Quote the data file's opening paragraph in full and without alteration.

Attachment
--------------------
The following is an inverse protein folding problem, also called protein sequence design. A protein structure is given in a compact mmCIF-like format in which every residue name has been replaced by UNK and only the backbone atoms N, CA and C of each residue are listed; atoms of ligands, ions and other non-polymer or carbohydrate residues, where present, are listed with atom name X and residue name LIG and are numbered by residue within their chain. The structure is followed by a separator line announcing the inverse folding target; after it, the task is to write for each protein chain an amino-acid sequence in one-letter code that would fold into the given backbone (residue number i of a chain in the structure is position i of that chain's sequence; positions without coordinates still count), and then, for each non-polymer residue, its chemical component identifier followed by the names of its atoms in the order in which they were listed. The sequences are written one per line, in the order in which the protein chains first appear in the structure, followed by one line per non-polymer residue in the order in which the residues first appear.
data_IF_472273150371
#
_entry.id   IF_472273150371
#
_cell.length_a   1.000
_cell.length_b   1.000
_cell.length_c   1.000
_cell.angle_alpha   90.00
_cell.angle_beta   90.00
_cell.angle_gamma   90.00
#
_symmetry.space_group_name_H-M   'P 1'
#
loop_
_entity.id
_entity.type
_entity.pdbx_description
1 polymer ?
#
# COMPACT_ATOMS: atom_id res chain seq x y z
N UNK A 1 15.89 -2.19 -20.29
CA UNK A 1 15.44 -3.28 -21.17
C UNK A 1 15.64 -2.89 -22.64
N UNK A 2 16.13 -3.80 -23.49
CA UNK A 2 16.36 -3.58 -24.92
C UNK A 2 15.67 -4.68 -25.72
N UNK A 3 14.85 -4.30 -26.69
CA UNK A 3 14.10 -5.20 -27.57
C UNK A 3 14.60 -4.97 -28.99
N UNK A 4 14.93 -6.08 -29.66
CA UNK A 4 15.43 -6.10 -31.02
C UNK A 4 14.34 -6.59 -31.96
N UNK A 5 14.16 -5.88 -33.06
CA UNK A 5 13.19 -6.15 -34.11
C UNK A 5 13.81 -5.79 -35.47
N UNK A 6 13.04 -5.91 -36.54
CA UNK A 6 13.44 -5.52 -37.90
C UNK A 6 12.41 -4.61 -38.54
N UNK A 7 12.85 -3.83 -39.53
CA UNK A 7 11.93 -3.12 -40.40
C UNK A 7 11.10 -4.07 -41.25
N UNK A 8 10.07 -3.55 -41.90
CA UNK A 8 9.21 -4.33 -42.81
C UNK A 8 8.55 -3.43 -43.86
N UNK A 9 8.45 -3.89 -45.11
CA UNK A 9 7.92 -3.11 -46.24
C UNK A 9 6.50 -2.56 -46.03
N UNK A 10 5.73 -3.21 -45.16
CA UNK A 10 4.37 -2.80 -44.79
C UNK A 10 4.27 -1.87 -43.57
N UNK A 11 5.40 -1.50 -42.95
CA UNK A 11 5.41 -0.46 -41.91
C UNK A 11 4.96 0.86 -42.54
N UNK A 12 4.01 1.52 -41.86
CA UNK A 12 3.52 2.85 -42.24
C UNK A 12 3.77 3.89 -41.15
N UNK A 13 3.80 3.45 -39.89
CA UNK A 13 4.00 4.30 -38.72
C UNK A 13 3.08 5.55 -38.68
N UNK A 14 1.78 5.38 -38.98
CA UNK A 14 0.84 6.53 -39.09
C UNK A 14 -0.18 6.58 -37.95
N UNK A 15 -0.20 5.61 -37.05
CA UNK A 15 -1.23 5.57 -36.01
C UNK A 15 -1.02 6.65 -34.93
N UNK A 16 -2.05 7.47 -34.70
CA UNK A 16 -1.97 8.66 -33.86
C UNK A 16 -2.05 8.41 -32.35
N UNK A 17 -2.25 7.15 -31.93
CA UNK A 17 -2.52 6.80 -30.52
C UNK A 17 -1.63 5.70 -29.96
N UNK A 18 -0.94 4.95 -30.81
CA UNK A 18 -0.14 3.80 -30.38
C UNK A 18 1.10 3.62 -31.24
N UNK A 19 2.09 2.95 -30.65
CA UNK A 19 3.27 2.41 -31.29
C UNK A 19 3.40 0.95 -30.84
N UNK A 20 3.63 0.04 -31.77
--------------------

The following is an inverse protein folding problem, also called protein sequence design. A protein structure is given in a compact mmCIF-like format in which every residue name has been replaced by UNK and only the backbone atoms N, CA and C of each residue are listed; atoms of ligands, ions and other non-polymer or carbohydrate residues, where present, are listed with atom name X and residue name LIG and are numbered by residue within their chain. The structure is followed by a separator line announcing the inverse folding target; after it, the task is to write for each protein chain an amino-acid sequence in one-letter code that would fold into the given backbone (residue number i of a chain in the structure is position i of that chain's sequence; positions without coordinates still count), and then, for each non-polymer residue, its chemical component identifier followed by the names of its atoms in the order in which they were listed. The sequences are written one per line, in the order in which the protein chains first appear in the structure, followed by one line per non-polymer residue in the order in which the residues first appear.